NEW DELHI (AFP) - India's main opposition leader, Hindu hardliner Narendra Modi, on Sunday vowed a corruption-free government and a tough stand against rival Pakistan if his party wins elections next year.
Mr Modi described Prime Minister Manmohan Singh as weak and his government as riddled with corruption, as tens of thousands of supporters screamed the opposition leader's name at a rally in a park just outside New Delhi.
"The coalition (government) is now addicted to corruption and instead of finding solutions to end the culture of graft, it stops functioning," Mr Modi told the crowd, many waving party flags and wearing Modi face masks.
"India needs a dream team and not a dirty team in 2014 and people must decide that during the elections," he said in a speech lasting just over an hour.
The rally was Mr Modi's first in the capital since he was elected the opposition Bharatiya Janata Party's (BJP's) prime ministerial candidate for national elections next year.
The rally helped launched the BJP's campaign for the Delhi assembly elections, to be held later this year and seen as a dry run for the national polls.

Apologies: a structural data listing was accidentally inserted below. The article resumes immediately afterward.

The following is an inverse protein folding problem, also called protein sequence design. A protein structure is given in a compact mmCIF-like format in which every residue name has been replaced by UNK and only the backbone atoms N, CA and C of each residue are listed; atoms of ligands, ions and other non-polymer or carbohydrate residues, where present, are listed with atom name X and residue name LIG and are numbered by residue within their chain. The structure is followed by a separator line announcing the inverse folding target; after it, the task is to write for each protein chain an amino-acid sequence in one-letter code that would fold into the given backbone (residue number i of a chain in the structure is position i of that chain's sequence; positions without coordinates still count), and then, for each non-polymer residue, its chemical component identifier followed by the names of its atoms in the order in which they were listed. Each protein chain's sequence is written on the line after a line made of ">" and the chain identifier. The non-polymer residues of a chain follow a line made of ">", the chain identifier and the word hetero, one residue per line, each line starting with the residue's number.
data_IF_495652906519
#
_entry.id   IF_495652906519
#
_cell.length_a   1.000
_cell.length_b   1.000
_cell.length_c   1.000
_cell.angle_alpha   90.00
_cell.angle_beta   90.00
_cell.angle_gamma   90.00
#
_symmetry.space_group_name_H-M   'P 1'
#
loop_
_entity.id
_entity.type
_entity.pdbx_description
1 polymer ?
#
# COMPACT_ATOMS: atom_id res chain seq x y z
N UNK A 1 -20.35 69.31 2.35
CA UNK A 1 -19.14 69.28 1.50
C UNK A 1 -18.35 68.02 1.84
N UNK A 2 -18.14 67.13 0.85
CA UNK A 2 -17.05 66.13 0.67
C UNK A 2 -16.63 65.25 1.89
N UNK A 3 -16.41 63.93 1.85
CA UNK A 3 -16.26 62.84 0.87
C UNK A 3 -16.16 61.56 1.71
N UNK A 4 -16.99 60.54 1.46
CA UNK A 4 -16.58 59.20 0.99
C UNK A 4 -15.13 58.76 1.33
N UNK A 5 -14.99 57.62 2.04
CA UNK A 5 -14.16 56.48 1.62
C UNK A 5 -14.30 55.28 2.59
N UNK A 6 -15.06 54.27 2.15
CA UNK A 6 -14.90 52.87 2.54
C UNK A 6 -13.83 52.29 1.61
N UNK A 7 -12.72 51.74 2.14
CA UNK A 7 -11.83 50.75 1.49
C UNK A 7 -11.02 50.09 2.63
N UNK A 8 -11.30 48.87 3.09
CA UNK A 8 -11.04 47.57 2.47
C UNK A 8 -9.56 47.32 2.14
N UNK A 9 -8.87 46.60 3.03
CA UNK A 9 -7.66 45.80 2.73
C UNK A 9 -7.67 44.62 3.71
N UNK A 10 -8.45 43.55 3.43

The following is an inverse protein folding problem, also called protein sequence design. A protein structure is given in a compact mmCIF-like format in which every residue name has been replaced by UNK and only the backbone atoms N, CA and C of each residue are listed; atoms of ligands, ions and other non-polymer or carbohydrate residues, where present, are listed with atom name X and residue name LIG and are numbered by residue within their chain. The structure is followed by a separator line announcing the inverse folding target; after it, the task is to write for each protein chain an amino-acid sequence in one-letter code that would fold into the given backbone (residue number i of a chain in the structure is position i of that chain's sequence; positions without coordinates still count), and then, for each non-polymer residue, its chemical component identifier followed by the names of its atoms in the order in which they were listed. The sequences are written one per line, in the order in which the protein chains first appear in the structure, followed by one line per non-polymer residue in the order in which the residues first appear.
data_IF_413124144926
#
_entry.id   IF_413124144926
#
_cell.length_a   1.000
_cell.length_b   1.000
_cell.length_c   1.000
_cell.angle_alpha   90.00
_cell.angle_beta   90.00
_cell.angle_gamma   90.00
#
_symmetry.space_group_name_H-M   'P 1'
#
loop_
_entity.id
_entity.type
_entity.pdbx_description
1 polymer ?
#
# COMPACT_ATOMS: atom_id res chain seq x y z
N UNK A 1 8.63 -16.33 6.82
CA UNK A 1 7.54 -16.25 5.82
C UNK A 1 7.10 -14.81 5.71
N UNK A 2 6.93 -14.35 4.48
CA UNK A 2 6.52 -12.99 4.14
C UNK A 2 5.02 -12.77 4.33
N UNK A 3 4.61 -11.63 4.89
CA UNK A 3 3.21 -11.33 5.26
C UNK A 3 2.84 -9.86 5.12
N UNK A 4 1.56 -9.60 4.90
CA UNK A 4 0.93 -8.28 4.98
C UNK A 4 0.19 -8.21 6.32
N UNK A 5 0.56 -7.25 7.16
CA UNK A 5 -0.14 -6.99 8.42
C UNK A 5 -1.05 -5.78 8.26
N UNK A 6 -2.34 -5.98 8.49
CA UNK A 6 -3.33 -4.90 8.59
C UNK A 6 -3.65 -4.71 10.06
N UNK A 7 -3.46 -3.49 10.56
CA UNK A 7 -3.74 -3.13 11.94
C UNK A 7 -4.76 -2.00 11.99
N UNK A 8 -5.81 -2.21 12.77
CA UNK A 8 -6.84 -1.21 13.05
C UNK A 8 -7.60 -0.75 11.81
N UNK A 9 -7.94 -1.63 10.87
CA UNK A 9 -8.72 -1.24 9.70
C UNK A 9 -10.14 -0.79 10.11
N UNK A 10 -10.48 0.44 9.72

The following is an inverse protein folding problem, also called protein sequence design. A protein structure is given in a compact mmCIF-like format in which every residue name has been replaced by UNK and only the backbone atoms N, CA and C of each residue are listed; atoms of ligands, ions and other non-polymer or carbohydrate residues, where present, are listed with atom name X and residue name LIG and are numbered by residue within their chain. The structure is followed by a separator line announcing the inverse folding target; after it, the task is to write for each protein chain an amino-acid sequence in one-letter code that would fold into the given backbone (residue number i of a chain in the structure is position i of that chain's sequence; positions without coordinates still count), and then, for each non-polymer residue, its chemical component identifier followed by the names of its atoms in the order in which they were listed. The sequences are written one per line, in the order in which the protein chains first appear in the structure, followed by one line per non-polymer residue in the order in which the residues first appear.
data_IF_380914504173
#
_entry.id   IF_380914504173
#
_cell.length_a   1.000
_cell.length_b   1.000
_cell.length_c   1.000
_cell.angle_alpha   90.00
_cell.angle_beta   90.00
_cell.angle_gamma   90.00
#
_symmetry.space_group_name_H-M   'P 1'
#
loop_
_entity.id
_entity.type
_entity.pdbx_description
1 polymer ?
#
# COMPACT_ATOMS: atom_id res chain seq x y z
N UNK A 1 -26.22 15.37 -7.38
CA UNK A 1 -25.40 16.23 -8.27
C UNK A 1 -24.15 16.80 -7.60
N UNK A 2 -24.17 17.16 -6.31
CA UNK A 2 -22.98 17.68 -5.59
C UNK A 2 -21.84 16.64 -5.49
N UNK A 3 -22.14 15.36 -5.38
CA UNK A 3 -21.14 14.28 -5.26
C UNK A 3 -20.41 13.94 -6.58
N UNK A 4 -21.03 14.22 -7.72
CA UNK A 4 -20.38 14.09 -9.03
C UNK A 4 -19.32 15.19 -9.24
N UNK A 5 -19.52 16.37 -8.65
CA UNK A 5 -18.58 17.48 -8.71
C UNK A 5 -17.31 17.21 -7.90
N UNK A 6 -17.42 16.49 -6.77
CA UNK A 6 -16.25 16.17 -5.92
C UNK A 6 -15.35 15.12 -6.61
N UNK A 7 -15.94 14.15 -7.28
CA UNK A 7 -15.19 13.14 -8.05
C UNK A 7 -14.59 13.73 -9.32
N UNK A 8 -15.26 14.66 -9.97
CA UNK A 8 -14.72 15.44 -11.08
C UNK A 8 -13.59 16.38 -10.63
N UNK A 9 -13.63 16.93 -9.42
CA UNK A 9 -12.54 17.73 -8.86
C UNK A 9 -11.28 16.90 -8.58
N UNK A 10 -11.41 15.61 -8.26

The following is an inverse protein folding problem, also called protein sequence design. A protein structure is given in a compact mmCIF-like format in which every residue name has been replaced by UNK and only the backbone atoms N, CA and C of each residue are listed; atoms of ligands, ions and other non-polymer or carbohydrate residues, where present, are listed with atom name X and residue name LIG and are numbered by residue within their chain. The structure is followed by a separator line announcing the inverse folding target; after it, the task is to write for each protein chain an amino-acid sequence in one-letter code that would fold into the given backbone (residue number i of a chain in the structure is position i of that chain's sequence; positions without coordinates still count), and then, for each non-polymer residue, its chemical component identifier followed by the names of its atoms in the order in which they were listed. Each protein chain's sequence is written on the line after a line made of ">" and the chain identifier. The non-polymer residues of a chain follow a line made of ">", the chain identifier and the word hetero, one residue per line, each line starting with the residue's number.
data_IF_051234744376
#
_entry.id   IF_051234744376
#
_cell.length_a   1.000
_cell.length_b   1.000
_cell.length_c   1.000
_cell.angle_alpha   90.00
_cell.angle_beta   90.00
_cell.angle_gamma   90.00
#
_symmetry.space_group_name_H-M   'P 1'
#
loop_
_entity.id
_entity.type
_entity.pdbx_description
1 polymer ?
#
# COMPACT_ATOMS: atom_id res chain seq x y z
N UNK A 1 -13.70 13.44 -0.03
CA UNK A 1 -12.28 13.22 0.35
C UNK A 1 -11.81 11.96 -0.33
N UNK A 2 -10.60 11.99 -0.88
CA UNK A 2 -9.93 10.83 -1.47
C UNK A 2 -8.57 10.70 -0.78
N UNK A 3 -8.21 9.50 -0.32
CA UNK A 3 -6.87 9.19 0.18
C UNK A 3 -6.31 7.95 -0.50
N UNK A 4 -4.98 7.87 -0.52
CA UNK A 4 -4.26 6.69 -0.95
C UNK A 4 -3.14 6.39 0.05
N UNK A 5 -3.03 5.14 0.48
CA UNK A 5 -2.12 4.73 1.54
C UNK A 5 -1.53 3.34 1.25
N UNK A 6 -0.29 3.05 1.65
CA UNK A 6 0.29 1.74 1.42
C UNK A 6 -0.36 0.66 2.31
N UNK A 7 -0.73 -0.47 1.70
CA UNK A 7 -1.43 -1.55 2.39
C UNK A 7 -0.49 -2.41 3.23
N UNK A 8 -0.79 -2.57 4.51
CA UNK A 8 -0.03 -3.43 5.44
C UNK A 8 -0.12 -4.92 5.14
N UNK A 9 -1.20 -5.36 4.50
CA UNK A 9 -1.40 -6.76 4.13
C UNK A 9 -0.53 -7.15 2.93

The BJP is seeking to overthrow the Congress-led coalition government, which has been embroiled in a string of graft scandals and is desperate to boost sluggish growth, after almost a decade in power.
Mr Modi branded premier Singh as too weak to raise the issue of attacks on Indian soil, which India blames on Pakistani-based militants, during his first talks with his Pakistani counterpart later on Sunday.
Dr Singh will sit down on the sidelines of the UN General Assembly with Prime Minister Nawaz Sharif, who has called for improved ties between the nuclear-armed neighbours since he was elected in May.
"Today the prime minister meets Nawaz Sharif but the country doubts whether the prime minister has the courage to discuss the issue of terrorism unleashed on us by Pakistan," Mr Modi said.
Mr Modi, the chief minister of the western state of Gujarat, is a polarising figure - tainted by deadly anti-Muslim riots on his watch in 2002, but also credited with turning Gujarat into an economic powerhouse.
Mr Modi was chief minister at the time of the riots, during which as many as 2,000 people were killed, mainly Muslims. He is accused of turning a blind eye to the violence but denies any wrongdoing.